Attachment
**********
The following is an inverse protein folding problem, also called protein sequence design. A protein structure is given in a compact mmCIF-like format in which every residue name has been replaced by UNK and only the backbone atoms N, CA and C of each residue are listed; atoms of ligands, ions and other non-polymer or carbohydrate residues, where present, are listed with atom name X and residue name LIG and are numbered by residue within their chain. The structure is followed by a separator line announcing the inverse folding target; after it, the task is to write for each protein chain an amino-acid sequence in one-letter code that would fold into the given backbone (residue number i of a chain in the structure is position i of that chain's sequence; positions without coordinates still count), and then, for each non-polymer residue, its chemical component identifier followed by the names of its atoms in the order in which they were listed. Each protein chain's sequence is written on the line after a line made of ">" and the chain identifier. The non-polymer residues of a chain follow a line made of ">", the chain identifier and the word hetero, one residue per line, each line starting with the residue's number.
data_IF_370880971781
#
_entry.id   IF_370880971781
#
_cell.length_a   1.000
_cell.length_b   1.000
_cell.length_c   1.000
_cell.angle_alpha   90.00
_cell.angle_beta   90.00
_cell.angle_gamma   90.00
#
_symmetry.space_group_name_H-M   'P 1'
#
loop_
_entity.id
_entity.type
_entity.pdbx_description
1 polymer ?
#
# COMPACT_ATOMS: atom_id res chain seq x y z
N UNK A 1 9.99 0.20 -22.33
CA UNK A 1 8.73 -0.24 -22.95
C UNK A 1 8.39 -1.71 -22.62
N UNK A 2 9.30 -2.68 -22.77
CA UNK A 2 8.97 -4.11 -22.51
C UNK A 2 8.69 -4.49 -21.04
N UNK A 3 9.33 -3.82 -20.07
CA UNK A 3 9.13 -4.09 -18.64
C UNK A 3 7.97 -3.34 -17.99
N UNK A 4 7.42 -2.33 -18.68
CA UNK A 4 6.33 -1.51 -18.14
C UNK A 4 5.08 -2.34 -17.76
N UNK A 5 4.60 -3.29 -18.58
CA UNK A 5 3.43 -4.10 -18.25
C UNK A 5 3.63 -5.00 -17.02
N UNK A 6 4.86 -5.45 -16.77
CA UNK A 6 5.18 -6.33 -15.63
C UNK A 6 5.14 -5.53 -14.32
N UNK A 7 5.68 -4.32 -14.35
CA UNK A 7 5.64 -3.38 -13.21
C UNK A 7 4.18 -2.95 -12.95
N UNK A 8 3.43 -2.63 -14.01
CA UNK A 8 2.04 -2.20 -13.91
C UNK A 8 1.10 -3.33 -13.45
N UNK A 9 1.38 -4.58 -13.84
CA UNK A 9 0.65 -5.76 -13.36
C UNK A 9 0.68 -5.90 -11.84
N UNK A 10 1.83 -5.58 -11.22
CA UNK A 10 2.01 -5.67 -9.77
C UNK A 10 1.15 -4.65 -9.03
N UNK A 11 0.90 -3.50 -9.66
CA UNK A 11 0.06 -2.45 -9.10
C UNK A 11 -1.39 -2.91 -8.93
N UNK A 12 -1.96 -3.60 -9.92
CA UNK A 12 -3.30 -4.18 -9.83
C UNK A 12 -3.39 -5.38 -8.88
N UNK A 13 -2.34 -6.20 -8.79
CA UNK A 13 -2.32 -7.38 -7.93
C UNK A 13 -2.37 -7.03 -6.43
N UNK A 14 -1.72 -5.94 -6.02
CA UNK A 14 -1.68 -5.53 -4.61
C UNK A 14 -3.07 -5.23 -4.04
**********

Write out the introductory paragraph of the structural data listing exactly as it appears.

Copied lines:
The following is an inverse protein folding problem, also called protein sequence design. A protein structure is given in a compact mmCIF-like format in which every residue name has been replaced by UNK and only the backbone atoms N, CA and C of each residue are listed; atoms of ligands, ions and other non-polymer or carbohydrate residues, where present, are listed with atom name X and residue name LIG and are numbered by residue within their chain. The structure is followed by a separator line announcing the inverse folding target; after it, the task is to write for each protein chain an amino-acid sequence in one-letter code that would fold into the given backbone (residue number i of a chain in the structure is position i of that chain's sequence; positions without coordinates still count), and then, for each non-polymer residue, its chemical component identifier followed by the names of its atoms in the order in which they were listed. Each protein chain's sequence is written on the line after a line made of ">" and the chain identifier. The non-polymer residues of a chain follow a line made of ">", the chain identifier and the word hetero, one residue per line, each line starting with the residue's number.